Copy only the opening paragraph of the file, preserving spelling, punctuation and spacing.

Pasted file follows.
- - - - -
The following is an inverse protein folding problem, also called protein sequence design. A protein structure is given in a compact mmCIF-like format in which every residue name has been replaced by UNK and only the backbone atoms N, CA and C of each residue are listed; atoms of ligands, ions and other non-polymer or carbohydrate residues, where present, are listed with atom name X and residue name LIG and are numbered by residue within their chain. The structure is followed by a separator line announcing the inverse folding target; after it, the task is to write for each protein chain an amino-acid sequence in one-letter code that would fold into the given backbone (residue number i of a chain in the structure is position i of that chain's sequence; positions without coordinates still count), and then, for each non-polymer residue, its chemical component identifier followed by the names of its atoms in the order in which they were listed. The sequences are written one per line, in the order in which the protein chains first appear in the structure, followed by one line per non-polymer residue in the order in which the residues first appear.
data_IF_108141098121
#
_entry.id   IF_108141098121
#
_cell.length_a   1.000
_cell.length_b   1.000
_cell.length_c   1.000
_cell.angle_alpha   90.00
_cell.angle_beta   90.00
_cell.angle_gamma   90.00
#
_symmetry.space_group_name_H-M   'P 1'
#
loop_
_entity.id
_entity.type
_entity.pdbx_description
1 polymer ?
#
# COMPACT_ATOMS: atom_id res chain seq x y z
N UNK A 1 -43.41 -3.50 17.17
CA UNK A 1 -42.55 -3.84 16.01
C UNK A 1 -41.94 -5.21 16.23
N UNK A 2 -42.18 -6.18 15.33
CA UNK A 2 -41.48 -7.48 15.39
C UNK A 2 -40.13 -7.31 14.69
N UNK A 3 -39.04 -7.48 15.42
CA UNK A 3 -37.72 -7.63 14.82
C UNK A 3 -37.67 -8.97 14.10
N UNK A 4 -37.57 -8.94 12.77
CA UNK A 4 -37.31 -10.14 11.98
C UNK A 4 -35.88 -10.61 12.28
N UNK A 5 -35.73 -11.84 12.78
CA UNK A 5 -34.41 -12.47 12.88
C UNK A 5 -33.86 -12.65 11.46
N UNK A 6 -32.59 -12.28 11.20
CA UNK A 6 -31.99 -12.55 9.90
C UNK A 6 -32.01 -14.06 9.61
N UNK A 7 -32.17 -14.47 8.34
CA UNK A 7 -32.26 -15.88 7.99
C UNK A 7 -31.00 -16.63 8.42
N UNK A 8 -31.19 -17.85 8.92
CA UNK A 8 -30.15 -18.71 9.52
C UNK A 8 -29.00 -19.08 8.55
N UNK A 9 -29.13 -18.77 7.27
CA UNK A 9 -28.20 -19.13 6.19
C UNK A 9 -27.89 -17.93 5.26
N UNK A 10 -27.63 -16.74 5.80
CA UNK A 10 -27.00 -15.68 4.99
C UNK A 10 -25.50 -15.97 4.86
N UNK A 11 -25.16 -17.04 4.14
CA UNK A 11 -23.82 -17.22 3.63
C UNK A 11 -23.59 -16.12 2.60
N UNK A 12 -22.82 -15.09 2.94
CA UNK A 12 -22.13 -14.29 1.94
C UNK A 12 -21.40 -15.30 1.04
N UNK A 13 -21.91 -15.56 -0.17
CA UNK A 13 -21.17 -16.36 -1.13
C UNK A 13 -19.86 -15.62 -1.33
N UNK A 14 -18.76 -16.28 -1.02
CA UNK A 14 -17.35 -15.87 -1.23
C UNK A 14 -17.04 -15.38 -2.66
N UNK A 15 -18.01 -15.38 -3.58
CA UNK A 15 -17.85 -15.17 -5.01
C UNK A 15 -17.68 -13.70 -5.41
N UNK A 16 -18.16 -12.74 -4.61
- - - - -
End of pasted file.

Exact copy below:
The following is an inverse protein folding problem, also called protein sequence design. A protein structure is given in a compact mmCIF-like format in which every residue name has been replaced by UNK and only the backbone atoms N, CA and C of each residue are listed; atoms of ligands, ions and other non-polymer or carbohydrate residues, where present, are listed with atom name X and residue name LIG and are numbered by residue within their chain. The structure is followed by a separator line announcing the inverse folding target; after it, the task is to write for each protein chain an amino-acid sequence in one-letter code that would fold into the given backbone (residue number i of a chain in the structure is position i of that chain's sequence; positions without coordinates still count), and then, for each non-polymer residue, its chemical component identifier followed by the names of its atoms in the order in which they were listed. The sequences are written one per line, in the order in which the protein chains first appear in the structure, followed by one line per non-polymer residue in the order in which the residues first appear.